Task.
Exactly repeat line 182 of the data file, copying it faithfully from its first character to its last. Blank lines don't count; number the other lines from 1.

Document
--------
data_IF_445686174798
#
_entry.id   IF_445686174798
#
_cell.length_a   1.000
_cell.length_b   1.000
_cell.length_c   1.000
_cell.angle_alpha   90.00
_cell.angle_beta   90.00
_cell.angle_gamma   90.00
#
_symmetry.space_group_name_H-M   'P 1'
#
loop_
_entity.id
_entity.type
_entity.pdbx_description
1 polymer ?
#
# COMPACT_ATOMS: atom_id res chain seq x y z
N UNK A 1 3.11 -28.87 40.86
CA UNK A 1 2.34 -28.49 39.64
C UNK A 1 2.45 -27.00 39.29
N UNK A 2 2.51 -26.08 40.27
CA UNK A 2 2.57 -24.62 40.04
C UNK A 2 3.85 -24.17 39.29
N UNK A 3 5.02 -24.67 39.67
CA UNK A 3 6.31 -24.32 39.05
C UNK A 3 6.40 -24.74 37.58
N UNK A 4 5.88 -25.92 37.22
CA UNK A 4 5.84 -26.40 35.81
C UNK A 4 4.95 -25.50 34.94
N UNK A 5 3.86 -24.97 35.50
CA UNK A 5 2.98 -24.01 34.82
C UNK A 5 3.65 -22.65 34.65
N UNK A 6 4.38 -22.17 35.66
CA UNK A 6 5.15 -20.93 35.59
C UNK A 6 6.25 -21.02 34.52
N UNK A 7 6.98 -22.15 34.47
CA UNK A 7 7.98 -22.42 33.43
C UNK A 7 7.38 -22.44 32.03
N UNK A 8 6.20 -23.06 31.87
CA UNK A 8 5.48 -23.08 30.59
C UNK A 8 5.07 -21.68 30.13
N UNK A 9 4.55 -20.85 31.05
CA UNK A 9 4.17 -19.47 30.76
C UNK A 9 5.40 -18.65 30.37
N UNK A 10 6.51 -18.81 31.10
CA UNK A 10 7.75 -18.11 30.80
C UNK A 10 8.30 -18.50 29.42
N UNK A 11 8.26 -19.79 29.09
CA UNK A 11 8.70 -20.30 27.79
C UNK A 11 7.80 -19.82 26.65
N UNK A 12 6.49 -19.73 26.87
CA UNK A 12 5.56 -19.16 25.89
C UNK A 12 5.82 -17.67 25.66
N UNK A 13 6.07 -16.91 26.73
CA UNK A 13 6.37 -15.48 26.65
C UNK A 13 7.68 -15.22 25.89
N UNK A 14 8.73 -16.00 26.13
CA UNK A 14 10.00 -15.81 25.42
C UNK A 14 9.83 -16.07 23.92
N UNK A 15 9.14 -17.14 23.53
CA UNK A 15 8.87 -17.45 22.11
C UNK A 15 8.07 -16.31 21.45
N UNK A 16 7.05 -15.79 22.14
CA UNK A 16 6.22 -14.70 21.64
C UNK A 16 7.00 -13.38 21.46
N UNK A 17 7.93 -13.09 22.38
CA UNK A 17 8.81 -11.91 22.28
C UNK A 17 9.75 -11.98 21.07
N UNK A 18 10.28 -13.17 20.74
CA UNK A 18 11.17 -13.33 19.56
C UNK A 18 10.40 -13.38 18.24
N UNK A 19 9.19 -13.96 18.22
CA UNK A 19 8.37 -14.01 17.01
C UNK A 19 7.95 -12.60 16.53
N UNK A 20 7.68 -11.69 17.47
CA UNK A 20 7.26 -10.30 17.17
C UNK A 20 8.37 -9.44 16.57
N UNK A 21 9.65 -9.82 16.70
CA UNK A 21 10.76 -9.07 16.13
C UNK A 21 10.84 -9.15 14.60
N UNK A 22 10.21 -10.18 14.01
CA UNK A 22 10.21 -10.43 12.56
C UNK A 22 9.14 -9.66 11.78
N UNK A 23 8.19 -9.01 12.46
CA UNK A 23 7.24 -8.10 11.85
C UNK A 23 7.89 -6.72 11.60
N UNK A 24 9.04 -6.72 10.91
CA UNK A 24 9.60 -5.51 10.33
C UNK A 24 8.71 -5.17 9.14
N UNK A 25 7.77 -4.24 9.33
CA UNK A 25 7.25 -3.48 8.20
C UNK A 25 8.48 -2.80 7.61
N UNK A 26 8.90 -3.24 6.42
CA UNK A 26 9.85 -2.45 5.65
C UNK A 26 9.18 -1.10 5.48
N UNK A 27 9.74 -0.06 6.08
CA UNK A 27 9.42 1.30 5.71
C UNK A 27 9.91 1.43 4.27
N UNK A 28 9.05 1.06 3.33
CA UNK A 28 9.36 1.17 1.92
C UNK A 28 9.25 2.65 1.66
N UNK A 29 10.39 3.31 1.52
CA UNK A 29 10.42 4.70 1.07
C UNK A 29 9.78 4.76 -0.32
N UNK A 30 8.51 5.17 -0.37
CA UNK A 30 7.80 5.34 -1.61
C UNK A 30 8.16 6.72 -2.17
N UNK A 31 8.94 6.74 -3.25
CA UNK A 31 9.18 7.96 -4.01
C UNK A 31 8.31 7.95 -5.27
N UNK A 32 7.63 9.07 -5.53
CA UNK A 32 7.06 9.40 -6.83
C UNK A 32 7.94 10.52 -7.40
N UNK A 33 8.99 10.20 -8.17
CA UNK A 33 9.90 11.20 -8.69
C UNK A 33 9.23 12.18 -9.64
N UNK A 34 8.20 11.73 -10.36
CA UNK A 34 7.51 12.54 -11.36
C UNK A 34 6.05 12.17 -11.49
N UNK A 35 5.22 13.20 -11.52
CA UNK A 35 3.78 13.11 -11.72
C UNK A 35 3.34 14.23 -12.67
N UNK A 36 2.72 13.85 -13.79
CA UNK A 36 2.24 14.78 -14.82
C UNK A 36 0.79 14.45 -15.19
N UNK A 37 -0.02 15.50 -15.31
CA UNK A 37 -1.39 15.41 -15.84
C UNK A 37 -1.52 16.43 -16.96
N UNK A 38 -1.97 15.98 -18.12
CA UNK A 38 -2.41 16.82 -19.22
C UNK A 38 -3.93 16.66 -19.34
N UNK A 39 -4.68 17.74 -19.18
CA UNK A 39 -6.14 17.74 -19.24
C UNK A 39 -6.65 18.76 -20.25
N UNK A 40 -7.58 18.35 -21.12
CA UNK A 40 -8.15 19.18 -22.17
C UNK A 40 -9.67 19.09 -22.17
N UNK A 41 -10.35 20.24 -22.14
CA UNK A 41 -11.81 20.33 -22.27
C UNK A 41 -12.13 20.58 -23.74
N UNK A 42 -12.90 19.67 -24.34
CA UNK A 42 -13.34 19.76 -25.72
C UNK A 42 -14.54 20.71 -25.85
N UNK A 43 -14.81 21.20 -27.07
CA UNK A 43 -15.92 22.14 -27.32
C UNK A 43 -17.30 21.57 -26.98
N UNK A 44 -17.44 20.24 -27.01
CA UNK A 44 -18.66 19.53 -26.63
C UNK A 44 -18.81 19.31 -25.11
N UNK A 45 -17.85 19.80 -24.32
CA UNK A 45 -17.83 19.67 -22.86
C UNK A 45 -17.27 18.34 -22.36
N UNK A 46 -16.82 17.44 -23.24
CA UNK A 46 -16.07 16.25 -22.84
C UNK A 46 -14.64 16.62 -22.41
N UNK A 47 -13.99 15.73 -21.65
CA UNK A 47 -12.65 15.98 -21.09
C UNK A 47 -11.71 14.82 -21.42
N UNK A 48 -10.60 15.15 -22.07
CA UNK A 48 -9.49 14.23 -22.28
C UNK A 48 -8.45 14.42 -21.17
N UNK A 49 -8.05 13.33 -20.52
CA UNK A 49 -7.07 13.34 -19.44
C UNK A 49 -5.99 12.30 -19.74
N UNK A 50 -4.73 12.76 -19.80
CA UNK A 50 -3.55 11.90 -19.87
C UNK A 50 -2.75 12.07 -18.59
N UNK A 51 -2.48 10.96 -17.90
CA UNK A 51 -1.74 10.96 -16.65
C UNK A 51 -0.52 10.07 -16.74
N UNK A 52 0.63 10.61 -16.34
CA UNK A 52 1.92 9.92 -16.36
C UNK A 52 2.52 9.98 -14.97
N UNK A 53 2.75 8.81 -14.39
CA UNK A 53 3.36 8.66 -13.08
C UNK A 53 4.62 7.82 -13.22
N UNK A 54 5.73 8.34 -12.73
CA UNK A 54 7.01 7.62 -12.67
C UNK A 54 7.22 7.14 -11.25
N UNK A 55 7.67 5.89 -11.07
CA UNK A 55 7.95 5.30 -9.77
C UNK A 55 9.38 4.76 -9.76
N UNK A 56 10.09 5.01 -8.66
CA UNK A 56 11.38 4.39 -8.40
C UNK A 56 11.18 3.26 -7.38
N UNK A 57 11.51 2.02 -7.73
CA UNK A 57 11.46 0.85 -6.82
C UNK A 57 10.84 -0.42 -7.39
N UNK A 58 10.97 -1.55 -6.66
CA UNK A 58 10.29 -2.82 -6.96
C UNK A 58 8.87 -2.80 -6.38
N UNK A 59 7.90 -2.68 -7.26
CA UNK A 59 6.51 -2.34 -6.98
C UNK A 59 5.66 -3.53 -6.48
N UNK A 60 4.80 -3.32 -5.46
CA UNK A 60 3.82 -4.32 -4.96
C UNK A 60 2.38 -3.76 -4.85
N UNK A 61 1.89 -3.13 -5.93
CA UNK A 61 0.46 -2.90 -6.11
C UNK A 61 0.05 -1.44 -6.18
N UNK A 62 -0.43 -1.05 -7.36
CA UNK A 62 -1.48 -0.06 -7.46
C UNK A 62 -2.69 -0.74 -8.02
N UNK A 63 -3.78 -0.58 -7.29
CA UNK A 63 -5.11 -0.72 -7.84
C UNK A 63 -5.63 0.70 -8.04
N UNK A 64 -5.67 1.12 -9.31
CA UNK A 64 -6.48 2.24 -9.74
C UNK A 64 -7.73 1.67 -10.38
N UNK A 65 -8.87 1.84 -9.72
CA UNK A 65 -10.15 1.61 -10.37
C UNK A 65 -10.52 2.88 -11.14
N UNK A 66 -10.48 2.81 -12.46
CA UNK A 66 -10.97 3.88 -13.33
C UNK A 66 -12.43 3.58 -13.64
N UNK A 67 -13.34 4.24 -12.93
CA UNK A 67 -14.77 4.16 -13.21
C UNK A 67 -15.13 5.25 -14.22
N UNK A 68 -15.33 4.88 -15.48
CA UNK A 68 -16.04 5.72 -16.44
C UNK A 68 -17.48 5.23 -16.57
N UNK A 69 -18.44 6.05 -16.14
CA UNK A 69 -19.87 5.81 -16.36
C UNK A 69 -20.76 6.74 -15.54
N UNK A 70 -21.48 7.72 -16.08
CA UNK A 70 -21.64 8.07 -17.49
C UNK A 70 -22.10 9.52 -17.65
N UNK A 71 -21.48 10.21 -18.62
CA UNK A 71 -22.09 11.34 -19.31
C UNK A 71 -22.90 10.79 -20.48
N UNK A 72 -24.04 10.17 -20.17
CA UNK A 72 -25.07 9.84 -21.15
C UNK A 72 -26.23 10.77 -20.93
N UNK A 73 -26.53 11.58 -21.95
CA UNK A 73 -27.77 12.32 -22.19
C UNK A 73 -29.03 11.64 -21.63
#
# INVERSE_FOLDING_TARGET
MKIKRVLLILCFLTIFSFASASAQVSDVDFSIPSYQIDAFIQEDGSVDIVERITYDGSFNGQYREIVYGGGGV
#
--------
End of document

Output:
C UNK A 54 7.22 7.14 -11.25